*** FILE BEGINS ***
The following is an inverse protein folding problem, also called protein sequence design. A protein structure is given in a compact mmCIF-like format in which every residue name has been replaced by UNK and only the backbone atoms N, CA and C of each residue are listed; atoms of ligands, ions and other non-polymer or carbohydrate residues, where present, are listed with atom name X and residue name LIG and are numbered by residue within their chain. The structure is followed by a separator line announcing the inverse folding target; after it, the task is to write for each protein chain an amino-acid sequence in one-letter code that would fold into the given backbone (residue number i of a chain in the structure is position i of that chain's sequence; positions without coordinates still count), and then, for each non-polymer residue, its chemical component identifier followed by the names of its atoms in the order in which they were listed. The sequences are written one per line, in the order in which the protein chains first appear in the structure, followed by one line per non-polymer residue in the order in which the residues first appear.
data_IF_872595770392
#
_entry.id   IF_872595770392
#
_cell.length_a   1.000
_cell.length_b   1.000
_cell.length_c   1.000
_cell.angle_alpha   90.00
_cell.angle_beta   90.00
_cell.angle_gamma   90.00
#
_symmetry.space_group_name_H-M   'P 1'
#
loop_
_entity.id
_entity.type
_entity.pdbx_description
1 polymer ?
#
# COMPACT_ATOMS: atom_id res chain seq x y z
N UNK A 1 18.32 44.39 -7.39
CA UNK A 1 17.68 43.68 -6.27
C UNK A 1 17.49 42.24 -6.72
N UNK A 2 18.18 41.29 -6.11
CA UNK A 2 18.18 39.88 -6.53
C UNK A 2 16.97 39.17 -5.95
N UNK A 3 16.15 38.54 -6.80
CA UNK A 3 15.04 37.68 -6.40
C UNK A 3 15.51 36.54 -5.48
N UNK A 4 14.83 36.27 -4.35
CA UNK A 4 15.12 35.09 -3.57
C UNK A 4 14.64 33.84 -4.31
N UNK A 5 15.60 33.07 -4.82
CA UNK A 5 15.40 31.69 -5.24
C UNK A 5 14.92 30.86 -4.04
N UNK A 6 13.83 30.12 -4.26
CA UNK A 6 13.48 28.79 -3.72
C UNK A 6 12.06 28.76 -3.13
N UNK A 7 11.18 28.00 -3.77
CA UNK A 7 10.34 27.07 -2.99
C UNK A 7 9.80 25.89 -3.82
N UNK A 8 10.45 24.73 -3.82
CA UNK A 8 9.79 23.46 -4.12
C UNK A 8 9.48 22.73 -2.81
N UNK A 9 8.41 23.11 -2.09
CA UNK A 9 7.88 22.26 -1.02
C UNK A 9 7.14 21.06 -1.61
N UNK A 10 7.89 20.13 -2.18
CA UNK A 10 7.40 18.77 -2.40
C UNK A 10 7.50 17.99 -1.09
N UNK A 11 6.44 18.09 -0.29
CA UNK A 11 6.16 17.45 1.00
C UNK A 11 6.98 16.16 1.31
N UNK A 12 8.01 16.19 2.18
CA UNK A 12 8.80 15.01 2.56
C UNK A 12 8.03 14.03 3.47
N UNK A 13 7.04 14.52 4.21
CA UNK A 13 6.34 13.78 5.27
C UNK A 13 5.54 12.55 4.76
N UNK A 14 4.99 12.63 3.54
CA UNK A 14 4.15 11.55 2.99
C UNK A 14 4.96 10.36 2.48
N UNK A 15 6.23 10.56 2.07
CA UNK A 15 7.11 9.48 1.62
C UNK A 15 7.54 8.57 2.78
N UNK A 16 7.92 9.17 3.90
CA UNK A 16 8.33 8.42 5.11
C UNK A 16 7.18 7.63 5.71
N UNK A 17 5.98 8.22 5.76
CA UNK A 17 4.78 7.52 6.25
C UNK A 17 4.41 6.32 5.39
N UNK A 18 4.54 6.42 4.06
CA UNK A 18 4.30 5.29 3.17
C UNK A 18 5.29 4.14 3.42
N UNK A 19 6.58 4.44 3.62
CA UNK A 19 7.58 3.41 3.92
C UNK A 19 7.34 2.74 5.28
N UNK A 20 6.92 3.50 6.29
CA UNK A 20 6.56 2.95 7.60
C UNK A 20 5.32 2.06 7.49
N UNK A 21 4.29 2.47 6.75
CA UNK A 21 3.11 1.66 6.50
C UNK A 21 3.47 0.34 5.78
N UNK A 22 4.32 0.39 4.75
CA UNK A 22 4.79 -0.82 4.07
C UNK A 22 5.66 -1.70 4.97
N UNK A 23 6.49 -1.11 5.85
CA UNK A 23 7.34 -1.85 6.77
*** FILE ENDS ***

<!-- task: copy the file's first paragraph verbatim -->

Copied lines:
The following is an inverse protein folding problem, also called protein sequence design. A protein structure is given in a compact mmCIF-like format in which every residue name has been replaced by UNK and only the backbone atoms N, CA and C of each residue are listed; atoms of ligands, ions and other non-polymer or carbohydrate residues, where present, are listed with atom name X and residue name LIG and are numbered by residue within their chain. The structure is followed by a separator line announcing the inverse folding target; after it, the task is to write for each protein chain an amino-acid sequence in one-letter code that would fold into the given backbone (residue number i of a chain in the structure is position i of that chain's sequence; positions without coordinates still count), and then, for each non-polymer residue, its chemical component identifier followed by the names of its atoms in the order in which they were listed. The sequences are written one per line, in the order in which the protein chains first appear in the structure, followed by one line per non-polymer residue in the order in which the residues first appear.